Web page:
Despite the apparent advantages of accurate empathy (e.g., in clinical settings), are there advatages to an indeterminate or less than perfect empathy for pain?

– In ‘less than perfect’ empathy for pain, intellectual and emotional demands would be diminished and intense personal distress of the observer is less likely. Emergency or burn units can be extremely stressing for health care professionals. Observers have a considerable need to know what is happening to others in pain, but they need not suffer unduly (Craig, 2009).

The indeterminacy of empathy for pain is due to complex social and psychological reactions and the complex nature of human beings: the concept of pain facial expression must be flexible and elastic because human expression, and our reaction to it, is diverse and unpredictable.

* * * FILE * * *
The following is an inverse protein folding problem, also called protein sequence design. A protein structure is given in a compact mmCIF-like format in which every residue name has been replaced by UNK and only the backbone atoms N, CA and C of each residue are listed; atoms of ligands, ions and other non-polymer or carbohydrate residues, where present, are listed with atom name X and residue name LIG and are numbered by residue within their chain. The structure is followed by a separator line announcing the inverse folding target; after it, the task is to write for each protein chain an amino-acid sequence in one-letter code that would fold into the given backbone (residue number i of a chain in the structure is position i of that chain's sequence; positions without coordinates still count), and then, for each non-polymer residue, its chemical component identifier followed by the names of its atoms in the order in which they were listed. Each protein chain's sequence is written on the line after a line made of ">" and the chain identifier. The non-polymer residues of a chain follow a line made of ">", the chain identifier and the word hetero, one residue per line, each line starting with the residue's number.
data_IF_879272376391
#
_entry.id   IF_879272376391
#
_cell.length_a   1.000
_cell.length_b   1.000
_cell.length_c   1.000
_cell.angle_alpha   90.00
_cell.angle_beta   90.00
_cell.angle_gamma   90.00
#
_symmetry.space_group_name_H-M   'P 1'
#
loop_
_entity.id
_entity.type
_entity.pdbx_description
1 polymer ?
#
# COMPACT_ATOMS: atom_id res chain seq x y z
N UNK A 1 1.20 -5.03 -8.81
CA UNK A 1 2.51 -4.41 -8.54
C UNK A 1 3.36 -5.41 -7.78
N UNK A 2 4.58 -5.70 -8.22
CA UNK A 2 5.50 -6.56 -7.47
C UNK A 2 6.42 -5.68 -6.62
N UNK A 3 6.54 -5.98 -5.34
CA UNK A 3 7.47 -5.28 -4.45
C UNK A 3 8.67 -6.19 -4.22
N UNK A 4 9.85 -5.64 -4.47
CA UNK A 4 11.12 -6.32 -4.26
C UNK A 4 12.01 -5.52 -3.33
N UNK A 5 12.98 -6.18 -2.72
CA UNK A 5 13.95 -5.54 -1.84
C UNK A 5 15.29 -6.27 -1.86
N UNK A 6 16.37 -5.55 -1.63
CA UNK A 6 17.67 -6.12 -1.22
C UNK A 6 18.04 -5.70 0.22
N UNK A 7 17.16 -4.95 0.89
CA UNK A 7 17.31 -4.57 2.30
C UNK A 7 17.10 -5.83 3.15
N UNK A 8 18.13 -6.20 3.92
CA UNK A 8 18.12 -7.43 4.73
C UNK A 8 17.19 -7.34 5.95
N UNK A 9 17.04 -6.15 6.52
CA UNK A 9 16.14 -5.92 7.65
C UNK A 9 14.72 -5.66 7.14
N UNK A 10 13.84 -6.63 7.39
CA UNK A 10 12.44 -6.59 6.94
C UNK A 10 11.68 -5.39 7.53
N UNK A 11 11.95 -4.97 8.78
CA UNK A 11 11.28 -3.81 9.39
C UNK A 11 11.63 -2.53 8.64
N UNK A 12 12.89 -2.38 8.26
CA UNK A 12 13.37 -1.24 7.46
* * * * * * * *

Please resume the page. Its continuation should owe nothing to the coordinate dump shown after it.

Typical observers find it easier to describe a person as ‘in pain’ than to describe his pain-behavior in precise physical terms, and do not identify affectively relevant features of pain from austere physical ones. Astute observers often know the conclusions of such alleged inferences without knowing their premises (Wittgenstein, 1958).

1. Craig, K.D. (2009). The Social Communication Model of Pain. Canadian Psychology 50(1), 22-32.
2. Wittgenstein, L. (1958). Philosophical Investigations. ed. G.E.M. Anscombe and R.Rhees. tr. G.E.M. Anscombe, 2nd edition. Oxford: Blackwell.